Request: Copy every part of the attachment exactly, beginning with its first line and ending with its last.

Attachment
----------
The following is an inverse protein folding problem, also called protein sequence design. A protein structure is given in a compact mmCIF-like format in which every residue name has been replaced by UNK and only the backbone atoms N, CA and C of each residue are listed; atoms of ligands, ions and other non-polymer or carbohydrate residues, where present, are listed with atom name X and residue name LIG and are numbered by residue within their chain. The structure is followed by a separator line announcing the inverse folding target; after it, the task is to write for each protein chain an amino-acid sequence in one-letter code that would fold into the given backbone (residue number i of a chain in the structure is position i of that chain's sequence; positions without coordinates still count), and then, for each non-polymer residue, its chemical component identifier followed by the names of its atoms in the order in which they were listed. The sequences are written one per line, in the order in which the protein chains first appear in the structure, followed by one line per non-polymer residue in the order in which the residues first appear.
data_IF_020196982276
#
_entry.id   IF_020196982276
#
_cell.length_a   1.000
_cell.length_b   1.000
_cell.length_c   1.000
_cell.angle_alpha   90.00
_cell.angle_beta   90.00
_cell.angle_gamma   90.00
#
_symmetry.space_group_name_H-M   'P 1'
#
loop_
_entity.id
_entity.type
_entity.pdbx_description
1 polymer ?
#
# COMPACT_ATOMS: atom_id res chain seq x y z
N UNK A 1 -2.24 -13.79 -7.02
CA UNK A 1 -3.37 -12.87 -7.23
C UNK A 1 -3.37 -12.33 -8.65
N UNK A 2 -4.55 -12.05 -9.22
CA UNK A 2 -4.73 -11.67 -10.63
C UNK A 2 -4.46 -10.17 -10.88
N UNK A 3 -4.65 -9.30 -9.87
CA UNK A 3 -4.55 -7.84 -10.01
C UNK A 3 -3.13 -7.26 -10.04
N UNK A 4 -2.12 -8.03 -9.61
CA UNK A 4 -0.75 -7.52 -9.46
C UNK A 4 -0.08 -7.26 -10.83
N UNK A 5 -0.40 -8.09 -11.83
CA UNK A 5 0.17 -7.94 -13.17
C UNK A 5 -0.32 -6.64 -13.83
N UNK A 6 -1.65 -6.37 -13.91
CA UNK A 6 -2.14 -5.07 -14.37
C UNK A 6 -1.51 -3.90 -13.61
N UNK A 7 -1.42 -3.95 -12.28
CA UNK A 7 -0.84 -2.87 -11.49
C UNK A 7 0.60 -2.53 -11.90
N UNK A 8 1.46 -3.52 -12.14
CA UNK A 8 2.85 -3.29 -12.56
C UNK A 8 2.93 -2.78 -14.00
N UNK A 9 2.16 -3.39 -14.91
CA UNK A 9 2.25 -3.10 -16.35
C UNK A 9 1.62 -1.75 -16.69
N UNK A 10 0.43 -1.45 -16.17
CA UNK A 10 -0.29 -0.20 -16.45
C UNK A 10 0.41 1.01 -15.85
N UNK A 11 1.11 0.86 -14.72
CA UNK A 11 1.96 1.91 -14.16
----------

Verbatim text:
The following is an inverse protein folding problem, also called protein sequence design. A protein structure is given in a compact mmCIF-like format in which every residue name has been replaced by UNK and only the backbone atoms N, CA and C of each residue are listed; atoms of ligands, ions and other non-polymer or carbohydrate residues, where present, are listed with atom name X and residue name LIG and are numbered by residue within their chain. The structure is followed by a separator line announcing the inverse folding target; after it, the task is to write for each protein chain an amino-acid sequence in one-letter code that would fold into the given backbone (residue number i of a chain in the structure is position i of that chain's sequence; positions without coordinates still count), and then, for each non-polymer residue, its chemical component identifier followed by the names of its atoms in the order in which they were listed. The sequences are written one per line, in the order in which the protein chains first appear in the structure, followed by one line per non-polymer residue in the order in which the residues first appear.
data_IF_020196982276
#
_entry.id   IF_020196982276
#
_cell.length_a   1.000
_cell.length_b   1.000
_cell.length_c   1.000
_cell.angle_alpha   90.00
_cell.angle_beta   90.00
_cell.angle_gamma   90.00
#
_symmetry.space_group_name_H-M   'P 1'
#
loop_
_entity.id
_entity.type
_entity.pdbx_description
1 polymer ?
#
# COMPACT_ATOMS: atom_id res chain seq x y z
N UNK A 1 -2.24 -13.79 -7.02
CA UNK A 1 -3.37 -12.87 -7.23
C UNK A 1 -3.37 -12.33 -8.65
N UNK A 2 -4.55 -12.05 -9.22
CA UNK A 2 -4.73 -11.67 -10.63
C UNK A 2 -4.46 -10.17 -10.88
N UNK A 3 -4.65 -9.30 -9.87
CA UNK A 3 -4.55 -7.84 -10.01
C UNK A 3 -3.13 -7.26 -10.04
N UNK A 4 -2.12 -8.03 -9.61
CA UNK A 4 -0.75 -7.52 -9.46
C UNK A 4 -0.08 -7.26 -10.83
N UNK A 5 -0.40 -8.09 -11.83
CA UNK A 5 0.17 -7.94 -13.17
C UNK A 5 -0.32 -6.64 -13.83
N UNK A 6 -1.65 -6.37 -13.91
CA UNK A 6 -2.14 -5.07 -14.37
C UNK A 6 -1.51 -3.90 -13.61
N UNK A 7 -1.42 -3.95 -12.28
CA UNK A 7 -0.84 -2.87 -11.49
C UNK A 7 0.60 -2.53 -11.90
N UNK A 8 1.46 -3.52 -12.14
CA UNK A 8 2.85 -3.29 -12.56
C UNK A 8 2.93 -2.78 -14.00
N UNK A 9 2.16 -3.39 -14.91
CA UNK A 9 2.25 -3.10 -16.35
C UNK A 9 1.62 -1.75 -16.69
N UNK A 10 0.43 -1.45 -16.17
CA UNK A 10 -0.29 -0.20 -16.45
C UNK A 10 0.41 1.01 -15.85
N UNK A 11 1.11 0.86 -14.72
CA UNK A 11 1.96 1.91 -14.16